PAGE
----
Fragile X premutation (PM) carriers may experience difficulties conceiving a child probably due to fragile X–associated diminished ovarian reserve (FXDOR). We investigated which subgroups of carriers with a PM are at higher risk of FXDOR, and whether the number of AGG interruptions within the repeat sequence further ameliorates the risk.
We compared markers of ovarian reserve, including anti-Müllerian hormone, antral follicle count, and number of oocytes retrieved between different subgroups of patients with a PM.
We found that carriers with midrange repeats size (70–90 CGG) demonstrate significantly lower ovarian reserve. Additionally, the number of AGG interruptions directly correlated with parameters of ovarian reserve. Patients with longer uninterrupted CGG repeats post–AGG interruptions had the lowest ovarian reserve.
This study connects AGG interruptions and certain CGG repeat length to reduced ovarian reserve in carriers with a PM. A possible explanation for our findings is the proposed gonadotoxicity of the FMR1 transcripts. Reduction of AGG interruptions could increase the likelihood that secondary RNA structures in the FMR1 messenger RNA are formed, which could cause cell dysfunction within the ovaries. These findings may provide women with guidance regarding their fertility potential and accordingly assist with their family planning.
Fragile X syndrome (FXS) (OMIM #300624) is the most common cause of heritable intellectual disability and is the leading single-gene defect associated with autism, affecting approximately 1:4,000 males and 1:8,000 females.1 FXS is caused by a CGG repeat expansion in the 5′UTR of the fragile X mental retardation (FMR1) gene on the X chromosome.1 Besides FXS, expansion of CGG repeats within the FMR1 gene is also associated with other disorders: fragile X–associated primary ovarian insufficiency (FXPOI)2 and fragile X–associated tremor ataxia syndrome.3 Whereas FXS is caused by CGG repeat length of over 200 (full mutation (FM)) and FMR1 gene silencing, it has been proposed that FXPOI and fragile X–associated tremor ataxia syndrome are caused by toxic FMR1 messenger RNA (mRNA)4,5 and/or expression of an aberrant FMRpolyG protein in premutation (PM) patients with 55–200 repeats.6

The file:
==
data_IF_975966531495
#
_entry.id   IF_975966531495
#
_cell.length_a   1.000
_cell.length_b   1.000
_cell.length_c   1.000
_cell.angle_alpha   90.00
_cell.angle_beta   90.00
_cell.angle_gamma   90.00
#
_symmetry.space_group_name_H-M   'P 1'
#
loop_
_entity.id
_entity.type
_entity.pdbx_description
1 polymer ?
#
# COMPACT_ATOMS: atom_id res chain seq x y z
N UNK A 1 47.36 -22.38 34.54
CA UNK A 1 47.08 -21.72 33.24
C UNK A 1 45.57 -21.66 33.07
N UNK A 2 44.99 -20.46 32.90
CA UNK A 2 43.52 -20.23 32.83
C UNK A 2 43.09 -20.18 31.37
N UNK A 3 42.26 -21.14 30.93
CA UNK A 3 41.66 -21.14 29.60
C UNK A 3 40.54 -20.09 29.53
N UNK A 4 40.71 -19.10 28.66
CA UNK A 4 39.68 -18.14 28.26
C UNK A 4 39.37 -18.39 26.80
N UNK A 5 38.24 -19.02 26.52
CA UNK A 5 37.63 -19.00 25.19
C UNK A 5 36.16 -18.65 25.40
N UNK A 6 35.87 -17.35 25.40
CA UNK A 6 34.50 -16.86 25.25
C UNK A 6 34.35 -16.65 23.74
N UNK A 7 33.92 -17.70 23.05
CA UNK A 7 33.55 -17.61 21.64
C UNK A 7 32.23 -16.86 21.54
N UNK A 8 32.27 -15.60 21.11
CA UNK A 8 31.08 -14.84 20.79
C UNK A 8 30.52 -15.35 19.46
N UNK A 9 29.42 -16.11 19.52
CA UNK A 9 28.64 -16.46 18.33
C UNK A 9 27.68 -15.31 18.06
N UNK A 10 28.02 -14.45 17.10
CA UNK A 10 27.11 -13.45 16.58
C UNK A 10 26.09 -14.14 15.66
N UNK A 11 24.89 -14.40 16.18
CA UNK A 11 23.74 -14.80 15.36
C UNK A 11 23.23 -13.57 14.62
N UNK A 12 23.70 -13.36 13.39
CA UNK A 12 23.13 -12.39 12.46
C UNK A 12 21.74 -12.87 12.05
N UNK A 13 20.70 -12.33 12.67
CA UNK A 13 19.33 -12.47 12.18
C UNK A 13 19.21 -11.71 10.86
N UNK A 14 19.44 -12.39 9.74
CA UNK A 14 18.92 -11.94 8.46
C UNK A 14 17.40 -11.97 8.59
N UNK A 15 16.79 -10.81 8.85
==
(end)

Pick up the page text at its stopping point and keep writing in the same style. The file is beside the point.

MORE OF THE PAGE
FXPOI is characterized by amenorrhea (or oligomenorrhea) and menopausal follicle-stimulating hormone (FSH) levels (>40 mIU/ml) before the age of 40,7 affecting 13–20% of female carriers with a PM.8,9 Several studies have found a relatively high prevalence of PM in the general population: ~1 in 150–300 females and ~1 in 400–850 males.1 This suggests that all physicians are likely to see patients with this condition. In addition, patients with a PM may also present with sub/infertility associated with fragile X–associated diminished ovarian reserve (FXDOR). Unless caused by an abrupt, usually iatrogenic factor (such as oophorectomy, gonadotoxic chemotherapy, radiation, or ovarian surgery), POI would logically be preceded by diminished ovarian reserve (DOR). However, not all women with ovarian dysfunction and DOR develop POI. For that reason, we would assume that DOR is a much more common feature associated with FMR1 PM than FXPOI specifically.
Although women with a PM tend to have higher cycle day 3 serum FSH levels when compared with healthy, age-matched controls, so far there has been no stratification of the level of DOR among carriers with a PM based on the repeat length.8 It was, however, shown that carriers with a PM with <100 CGG repeats demonstrate a lower response to controlled ovarian hyperstimulation and decreased fertilization rates compared with those with >100 CGG repeats.10 Also using questionnaires it has been previously reported that some carriers with a PM with the midrange repeat size (80–100 repeats) demonstrate lower fertility.11 Today, in addition to day 3 FSH and surveys, there are several more accurate parameters of ovarian reserve in our armamentarium, such as antral follicle count (AFC) and anti-Müllerian hormone (AMH).12,13 So far no correlation has been found between the AFC and CGG repeat number.14 One study showed that carriers with a PM whose FMR1 gene contains more than 70 repeats demonstrate poorer ovarian reserve (reduced AMH level) compared with their counterparts with <70 CGG repeats. However, it was not reported whether patients with midrange repeat length demonstrated lower ovarian reserve.13 Another group found that having midsize and high CGG repeat (80–120 repeats) was associated with lower number of retrieved oocytes.15 Nevertheless, due to discrepancies between the repeat sizes as well as markers of ovarian reserve used in these different studies, further studies are needed to tease out the exact repeat length range that represents the highest risk for FXDOR and subfertility or infertility.